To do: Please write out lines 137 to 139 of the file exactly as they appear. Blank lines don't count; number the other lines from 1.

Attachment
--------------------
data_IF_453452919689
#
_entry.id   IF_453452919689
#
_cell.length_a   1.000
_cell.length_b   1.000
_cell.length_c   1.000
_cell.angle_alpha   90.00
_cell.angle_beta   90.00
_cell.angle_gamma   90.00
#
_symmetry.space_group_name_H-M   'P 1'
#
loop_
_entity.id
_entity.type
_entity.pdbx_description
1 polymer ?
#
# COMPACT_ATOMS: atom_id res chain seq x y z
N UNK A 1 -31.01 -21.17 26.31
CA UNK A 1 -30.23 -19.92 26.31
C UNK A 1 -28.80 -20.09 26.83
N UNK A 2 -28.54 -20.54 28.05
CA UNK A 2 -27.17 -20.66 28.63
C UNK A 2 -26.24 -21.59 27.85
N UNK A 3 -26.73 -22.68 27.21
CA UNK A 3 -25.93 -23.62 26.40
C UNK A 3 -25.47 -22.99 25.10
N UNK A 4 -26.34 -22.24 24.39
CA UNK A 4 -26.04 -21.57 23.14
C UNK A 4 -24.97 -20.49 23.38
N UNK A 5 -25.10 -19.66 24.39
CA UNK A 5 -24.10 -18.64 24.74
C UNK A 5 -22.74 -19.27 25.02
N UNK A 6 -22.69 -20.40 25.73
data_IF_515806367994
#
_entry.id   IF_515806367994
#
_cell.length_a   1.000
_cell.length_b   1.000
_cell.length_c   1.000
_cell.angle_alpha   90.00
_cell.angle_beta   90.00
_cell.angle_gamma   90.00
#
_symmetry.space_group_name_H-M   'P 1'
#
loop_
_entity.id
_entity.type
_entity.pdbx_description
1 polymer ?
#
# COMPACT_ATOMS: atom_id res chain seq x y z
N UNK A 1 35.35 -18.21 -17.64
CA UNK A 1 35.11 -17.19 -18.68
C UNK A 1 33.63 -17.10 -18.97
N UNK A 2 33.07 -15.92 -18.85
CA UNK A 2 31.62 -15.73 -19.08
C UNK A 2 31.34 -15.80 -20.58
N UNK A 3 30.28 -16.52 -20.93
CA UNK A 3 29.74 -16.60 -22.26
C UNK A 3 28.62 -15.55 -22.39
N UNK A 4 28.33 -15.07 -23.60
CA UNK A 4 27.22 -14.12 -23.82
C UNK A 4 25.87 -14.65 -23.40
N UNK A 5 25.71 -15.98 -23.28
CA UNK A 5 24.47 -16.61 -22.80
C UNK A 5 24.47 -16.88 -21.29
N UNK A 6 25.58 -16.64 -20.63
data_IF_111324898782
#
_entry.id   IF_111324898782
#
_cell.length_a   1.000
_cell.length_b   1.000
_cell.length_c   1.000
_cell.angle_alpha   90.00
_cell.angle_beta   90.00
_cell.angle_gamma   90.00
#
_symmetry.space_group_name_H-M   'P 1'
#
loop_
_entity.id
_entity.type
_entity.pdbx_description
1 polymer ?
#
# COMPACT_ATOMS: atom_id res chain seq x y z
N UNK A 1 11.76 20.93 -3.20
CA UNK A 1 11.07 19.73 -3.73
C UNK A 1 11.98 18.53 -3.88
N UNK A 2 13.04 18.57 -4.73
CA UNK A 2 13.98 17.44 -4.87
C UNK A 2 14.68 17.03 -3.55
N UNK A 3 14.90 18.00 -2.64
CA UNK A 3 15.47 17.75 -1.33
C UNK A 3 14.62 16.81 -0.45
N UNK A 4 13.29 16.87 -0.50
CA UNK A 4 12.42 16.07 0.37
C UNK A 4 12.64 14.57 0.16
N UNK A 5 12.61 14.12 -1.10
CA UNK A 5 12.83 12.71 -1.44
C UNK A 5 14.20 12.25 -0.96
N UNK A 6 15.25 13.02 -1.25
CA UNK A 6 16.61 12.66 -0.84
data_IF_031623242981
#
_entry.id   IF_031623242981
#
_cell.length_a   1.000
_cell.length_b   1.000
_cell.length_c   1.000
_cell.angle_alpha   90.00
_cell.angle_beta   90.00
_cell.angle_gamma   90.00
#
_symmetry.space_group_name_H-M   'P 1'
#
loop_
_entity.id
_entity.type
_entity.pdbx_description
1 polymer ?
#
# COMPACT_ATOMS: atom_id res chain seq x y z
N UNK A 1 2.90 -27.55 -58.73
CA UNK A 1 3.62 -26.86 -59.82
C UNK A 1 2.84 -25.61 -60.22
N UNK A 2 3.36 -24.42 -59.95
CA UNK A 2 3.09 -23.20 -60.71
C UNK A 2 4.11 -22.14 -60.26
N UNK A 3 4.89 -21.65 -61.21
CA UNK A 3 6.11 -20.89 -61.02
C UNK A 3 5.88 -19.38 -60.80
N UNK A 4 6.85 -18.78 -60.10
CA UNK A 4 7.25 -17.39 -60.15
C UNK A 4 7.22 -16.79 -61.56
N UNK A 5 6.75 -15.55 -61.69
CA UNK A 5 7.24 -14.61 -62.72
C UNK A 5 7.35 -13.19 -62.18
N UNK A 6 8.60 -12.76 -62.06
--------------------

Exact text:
CA UNK A 3 6.11 -20.89 -61.02
C UNK A 3 5.88 -19.38 -60.80
N UNK A 4 6.85 -18.78 -60.10